The summer is so full of promise at Smith Mountain Lake, Virginia. The air is clear, the water is blue, vacation time is coming, tons of fun things to do in the area, and plenty of gorgeous hot weather to enjoy it all.
Just don’t forget that same beautiful hot sun can be very dangerous. Many folks think that heat stroke is a condition that just hits the elderly, or the very young, or those already weakened by illness. That is simply not the case.
A friend who lives here is Franklin Co. used to raise border collies. A couple of summers ago, she learned a lesson about the danger of a hot day – the hard way. Some friends and family were at the lake and she tied her beloved female border collie in the shade of a big tree with a bowl of water, near where they were visiting. After just a couple of hours, the dog had collapsed and we rushed her to an emergency vet, who bathed her in cold water and gave her fluids. She died that night and the vet said it was a simple case of heat stroke. Don’t forget the dog was in the shade and had a water bowl and she was not an old dog.
Around 500 people die each year, and not from over-exercising on a hot day. A fair number of them were sitting in a chair doing nothing when they were struck down. You see heat stroke occurs when the body is unable to regulate its temperature. The body’s temperature rises rapidly, the sweating mechanism fails, and the body is unable to cool down. Does this happen more when a person is unwell? Yes, that is a contributing factor, but is not the only risk factor.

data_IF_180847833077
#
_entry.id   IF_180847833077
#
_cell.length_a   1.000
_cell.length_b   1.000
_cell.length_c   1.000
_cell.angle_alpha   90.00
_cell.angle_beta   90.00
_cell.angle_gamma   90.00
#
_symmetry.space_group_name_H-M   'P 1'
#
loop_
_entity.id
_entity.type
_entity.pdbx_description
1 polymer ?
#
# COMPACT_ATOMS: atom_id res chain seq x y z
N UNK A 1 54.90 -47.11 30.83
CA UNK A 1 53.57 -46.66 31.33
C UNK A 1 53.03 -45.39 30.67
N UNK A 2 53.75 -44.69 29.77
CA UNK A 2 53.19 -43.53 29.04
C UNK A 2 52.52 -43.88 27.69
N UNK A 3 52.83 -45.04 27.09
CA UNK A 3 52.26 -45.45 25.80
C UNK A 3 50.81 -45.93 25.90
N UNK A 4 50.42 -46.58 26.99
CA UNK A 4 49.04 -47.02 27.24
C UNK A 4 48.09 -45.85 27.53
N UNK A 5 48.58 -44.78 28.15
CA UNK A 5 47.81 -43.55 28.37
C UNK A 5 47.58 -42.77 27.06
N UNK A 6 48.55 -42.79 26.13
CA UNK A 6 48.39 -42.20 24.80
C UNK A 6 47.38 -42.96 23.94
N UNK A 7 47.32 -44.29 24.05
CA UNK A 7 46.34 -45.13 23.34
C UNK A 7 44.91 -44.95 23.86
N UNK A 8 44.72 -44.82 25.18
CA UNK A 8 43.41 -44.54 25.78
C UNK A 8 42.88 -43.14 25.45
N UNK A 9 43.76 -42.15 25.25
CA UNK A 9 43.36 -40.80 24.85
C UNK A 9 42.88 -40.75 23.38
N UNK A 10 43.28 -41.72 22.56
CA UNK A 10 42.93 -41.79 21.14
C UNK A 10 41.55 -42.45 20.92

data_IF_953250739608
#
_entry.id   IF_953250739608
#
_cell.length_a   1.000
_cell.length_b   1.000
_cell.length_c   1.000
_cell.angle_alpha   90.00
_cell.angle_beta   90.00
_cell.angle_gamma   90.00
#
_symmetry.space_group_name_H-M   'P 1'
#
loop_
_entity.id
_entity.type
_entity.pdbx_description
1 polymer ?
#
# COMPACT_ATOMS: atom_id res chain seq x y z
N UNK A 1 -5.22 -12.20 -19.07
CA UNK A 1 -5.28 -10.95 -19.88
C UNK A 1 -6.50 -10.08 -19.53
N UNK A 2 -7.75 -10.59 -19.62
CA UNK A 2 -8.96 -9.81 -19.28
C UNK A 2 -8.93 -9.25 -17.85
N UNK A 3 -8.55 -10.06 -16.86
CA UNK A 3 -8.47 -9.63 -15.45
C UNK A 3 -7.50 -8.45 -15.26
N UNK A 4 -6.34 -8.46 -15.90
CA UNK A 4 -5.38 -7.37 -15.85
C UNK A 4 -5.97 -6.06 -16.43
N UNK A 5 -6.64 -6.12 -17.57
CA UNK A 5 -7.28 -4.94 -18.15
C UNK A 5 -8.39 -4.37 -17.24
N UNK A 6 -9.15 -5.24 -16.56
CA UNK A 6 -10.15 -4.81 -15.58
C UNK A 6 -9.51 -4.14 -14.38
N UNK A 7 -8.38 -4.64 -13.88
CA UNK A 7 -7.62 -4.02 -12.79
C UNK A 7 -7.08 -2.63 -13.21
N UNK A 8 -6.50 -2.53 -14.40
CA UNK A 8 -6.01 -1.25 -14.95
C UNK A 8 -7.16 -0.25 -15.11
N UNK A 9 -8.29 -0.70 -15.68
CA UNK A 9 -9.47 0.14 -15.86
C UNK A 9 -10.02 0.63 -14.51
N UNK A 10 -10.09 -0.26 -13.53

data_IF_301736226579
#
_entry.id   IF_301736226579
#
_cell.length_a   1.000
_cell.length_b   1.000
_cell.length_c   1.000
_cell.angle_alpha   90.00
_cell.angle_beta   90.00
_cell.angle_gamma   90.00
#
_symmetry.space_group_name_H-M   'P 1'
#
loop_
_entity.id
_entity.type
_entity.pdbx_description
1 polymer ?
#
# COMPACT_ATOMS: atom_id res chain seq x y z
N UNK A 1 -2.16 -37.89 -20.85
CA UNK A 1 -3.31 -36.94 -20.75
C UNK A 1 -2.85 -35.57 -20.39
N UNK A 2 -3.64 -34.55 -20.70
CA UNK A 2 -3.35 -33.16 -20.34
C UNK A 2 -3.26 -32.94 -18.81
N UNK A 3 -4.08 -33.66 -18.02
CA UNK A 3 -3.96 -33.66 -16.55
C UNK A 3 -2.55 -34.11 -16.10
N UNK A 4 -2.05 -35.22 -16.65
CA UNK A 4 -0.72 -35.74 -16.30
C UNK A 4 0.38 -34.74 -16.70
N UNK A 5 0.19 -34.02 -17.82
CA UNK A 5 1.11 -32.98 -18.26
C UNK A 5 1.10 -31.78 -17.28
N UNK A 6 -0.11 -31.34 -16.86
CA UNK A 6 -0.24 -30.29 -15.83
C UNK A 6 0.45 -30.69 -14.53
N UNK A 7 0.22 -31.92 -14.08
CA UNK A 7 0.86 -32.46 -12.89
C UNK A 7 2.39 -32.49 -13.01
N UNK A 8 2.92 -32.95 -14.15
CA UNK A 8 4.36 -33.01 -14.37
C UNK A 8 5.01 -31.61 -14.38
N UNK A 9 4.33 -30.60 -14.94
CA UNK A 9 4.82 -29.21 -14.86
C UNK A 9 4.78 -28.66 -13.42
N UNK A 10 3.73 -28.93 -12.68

Michael McGeehin, PhD, MSPH, director of the division of Environmental Hazards and Health Effects says that most people underestimate the risks of extreme heat and get into trouble very rapidly.
So while you are loving the summer sunshine, be very careful to stay cool and hydrated in the heat.
Next time learn how to avoid overheating, the signs of heat stroke and what to do.